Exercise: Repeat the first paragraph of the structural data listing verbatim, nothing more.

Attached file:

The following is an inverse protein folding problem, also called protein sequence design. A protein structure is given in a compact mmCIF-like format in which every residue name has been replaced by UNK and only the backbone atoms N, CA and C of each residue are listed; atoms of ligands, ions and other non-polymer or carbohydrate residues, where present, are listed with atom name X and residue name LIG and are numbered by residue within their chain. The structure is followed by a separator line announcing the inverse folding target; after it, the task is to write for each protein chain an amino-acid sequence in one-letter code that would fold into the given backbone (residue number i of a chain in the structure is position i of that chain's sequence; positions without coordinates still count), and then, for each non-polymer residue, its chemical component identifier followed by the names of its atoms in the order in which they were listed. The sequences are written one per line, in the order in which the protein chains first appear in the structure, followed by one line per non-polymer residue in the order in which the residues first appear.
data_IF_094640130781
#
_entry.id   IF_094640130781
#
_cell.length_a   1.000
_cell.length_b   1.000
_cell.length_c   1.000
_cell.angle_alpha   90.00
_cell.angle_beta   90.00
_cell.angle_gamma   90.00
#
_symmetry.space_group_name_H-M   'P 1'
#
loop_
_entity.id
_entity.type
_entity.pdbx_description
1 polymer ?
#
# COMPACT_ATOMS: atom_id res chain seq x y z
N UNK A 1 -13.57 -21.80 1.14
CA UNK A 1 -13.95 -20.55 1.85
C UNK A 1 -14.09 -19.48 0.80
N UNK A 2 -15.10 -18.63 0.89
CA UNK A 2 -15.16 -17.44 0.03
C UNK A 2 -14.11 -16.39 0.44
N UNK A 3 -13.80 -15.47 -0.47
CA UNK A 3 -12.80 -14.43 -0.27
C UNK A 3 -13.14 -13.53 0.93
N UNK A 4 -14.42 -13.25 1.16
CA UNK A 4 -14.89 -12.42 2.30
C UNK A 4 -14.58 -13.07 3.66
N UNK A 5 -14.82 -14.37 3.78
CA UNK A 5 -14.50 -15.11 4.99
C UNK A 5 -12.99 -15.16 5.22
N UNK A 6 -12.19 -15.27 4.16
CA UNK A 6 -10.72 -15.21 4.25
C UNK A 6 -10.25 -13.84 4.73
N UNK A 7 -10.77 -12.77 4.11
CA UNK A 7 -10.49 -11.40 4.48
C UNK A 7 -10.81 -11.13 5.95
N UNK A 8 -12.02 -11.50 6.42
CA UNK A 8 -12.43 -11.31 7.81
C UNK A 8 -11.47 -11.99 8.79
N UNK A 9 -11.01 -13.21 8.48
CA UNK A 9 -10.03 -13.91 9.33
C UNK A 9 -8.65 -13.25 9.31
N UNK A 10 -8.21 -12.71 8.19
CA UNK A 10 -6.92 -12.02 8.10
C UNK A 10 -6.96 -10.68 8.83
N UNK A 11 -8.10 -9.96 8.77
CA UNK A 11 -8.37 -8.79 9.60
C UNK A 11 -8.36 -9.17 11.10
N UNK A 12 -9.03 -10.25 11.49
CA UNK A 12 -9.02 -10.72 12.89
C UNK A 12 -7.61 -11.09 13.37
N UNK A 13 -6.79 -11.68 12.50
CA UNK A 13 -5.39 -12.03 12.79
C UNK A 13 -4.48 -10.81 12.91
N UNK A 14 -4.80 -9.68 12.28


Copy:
The following is an inverse protein folding problem, also called protein sequence design. A protein structure is given in a compact mmCIF-like format in which every residue name has been replaced by UNK and only the backbone atoms N, CA and C of each residue are listed; atoms of ligands, ions and other non-polymer or carbohydrate residues, where present, are listed with atom name X and residue name LIG and are numbered by residue within their chain. The structure is followed by a separator line announcing the inverse folding target; after it, the task is to write for each protein chain an amino-acid sequence in one-letter code that would fold into the given backbone (residue number i of a chain in the structure is position i of that chain's sequence; positions without coordinates still count), and then, for each non-polymer residue, its chemical component identifier followed by the names of its atoms in the order in which they were listed. The sequences are written one per line, in the order in which the protein chains first appear in the structure, followed by one line per non-polymer residue in the order in which the residues first appear.